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Chocolate Milk: Improving Diet Quality for Children and Adolescents

Rachel K. Johnson, PhD, MPH, RD

Associate Provost and Professor of Nutrition, University of Vermont

Studies have consistently demonstrated that inclusion of chocolate or flavoured milk in the diets of children and adolescents significantly improves diet quality with no adverse effect on weight. This is substantiated by the American Heart Association’s recent Scientific Statement on the role of dietary sugars on cardiovascular health.

Highlights

  1. Including low-fat or fat-free chocolate milk in children’s and adolescents’ diets can significantly improve their diet quality without adverse effects on their weight.
  2. A large proportion of Canadian children and adolescents are not meeting their minimum recommended servings of milk products and fruits and vegetables.
  3. Chocolate milk represents another option that may help children and adolescents meet their minimum daily recommendations of Milk and Alternatives.

The Scientific Statement from the American Heart Association reports that the form in which added sugars are consumed is an important modifier of the impact on diet quality. Unlike soda and candy, “when sugars are added to otherwise nutrient-rich foods, such as sugar-sweetened dairy products like flavoured milk and yogurts and sugar-sweetened cereal, the quality of children’s and adolescents’ diets improves and, in the case of flavoured milks, no adverse effects on weight status are found. However, deleterious health effects may occur when sugars are consumed in large amounts.”1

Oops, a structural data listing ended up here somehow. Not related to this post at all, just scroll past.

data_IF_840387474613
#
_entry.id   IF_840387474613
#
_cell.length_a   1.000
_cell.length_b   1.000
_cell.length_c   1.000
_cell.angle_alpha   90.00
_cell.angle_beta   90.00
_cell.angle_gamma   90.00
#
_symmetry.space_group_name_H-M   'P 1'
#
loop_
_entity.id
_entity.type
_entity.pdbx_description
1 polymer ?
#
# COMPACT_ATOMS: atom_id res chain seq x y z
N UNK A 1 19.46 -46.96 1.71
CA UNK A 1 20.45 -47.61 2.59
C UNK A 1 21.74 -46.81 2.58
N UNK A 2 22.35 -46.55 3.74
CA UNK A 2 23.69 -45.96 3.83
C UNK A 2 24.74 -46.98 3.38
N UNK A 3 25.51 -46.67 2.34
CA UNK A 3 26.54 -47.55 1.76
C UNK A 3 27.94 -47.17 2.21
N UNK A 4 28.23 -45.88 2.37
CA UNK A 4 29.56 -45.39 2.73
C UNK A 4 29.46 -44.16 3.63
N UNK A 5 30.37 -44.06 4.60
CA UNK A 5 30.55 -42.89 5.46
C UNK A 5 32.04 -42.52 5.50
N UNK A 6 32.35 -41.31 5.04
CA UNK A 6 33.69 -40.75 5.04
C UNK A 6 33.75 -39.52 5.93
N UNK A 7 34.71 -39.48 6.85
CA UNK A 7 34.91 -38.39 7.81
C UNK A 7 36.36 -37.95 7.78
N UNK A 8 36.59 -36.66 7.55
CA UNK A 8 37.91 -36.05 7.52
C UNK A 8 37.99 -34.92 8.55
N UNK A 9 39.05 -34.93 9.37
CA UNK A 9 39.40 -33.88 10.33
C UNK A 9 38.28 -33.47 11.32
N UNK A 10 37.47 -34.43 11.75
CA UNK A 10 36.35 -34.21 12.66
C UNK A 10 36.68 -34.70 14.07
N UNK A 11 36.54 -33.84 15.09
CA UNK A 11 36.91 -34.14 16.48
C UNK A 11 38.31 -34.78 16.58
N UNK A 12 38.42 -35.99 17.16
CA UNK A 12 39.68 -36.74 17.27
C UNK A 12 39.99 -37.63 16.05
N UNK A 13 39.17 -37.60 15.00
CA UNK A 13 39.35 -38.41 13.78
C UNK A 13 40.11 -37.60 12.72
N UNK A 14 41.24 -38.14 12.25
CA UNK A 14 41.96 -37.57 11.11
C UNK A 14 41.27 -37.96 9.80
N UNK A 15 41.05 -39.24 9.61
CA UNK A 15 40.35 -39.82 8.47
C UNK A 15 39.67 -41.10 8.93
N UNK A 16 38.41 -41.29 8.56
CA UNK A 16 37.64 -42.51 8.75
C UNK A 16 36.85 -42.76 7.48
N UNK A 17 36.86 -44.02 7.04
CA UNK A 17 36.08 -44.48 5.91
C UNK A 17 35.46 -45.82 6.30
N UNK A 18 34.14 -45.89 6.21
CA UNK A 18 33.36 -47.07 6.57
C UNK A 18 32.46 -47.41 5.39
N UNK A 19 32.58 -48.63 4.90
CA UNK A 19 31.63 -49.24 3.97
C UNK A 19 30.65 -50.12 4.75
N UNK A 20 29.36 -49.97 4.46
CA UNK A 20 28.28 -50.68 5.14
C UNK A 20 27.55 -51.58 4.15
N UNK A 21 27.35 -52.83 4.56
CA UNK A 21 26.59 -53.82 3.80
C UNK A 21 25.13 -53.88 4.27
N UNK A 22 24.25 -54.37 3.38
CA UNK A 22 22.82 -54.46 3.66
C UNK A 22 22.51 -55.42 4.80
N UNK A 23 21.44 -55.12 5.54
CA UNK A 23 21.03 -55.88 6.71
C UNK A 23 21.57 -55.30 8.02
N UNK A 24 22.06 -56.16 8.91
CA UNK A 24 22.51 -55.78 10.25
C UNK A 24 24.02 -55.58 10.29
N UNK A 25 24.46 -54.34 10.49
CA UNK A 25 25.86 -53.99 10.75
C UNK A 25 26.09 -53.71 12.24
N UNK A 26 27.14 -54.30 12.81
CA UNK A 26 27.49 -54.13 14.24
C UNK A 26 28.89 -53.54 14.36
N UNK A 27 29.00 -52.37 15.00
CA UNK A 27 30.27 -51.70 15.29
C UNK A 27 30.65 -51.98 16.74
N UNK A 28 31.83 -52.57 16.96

Data collected from NHANES 1999 to 2002 were used to compare nutrient intakes and body mass index measures among 7,557 children and adolescents who drank flavoured milk (with and without plain milk), exclusively plain milk, and no milk.2 The study found that:

  • those who drank flavoured milk reported significantly higher total milk intakes than consumers of plain milk only (p < 0.05);
  • intakes of vitamin A, calcium, phosphorus, magnesium, and potassium (adjusted for energy intake and age) were significantly higher in flavoured milk and plain milk drinkers compared to those who did not drink milk (p < 0.05);
  • intake of added sugars did not differ between flavoured milk drinkers and milk non-drinkers; and
  • BMI measures of those who consumed flavoured milk or plain milk were comparable to or lower than BMI measures of non-milk drinkers (p < 0.05).2

These findings are consistent with previous studies in the U.S.,3,4 as well as a recent randomized, controlled trial in Chilean children.5

Eliminating chocolate milk from schools results in a reduction in total milk purchases.6 The experience of New York City, which removed whole milk but retained low fat and fat-free white milk and fat-free chocolate milk in public schools, resulted in school-milk drinking students consuming substantially fewer calories with no long-term impact on milk sales.7 Chocolate milk sales were the most popular, accounting for approximately 60% of milk purchases.7

Currently, a large proportion of children and adolescents in Canada are not meeting the minimum recommended intakes of milk products and fruits and vegetables.8 Flavoured milks such as chocolate milk provide another option to help meet recommended intakes of milk products. Furthermore, the estimated contribution of added sugars from chocolate milk derived from per capita availability data is low at <1 g/day, or less than 1% of Canadians’ total added sugars intake.9

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Keywords: diet quality , american heart association , per capita consumption of chocolate milk , chocolate milk


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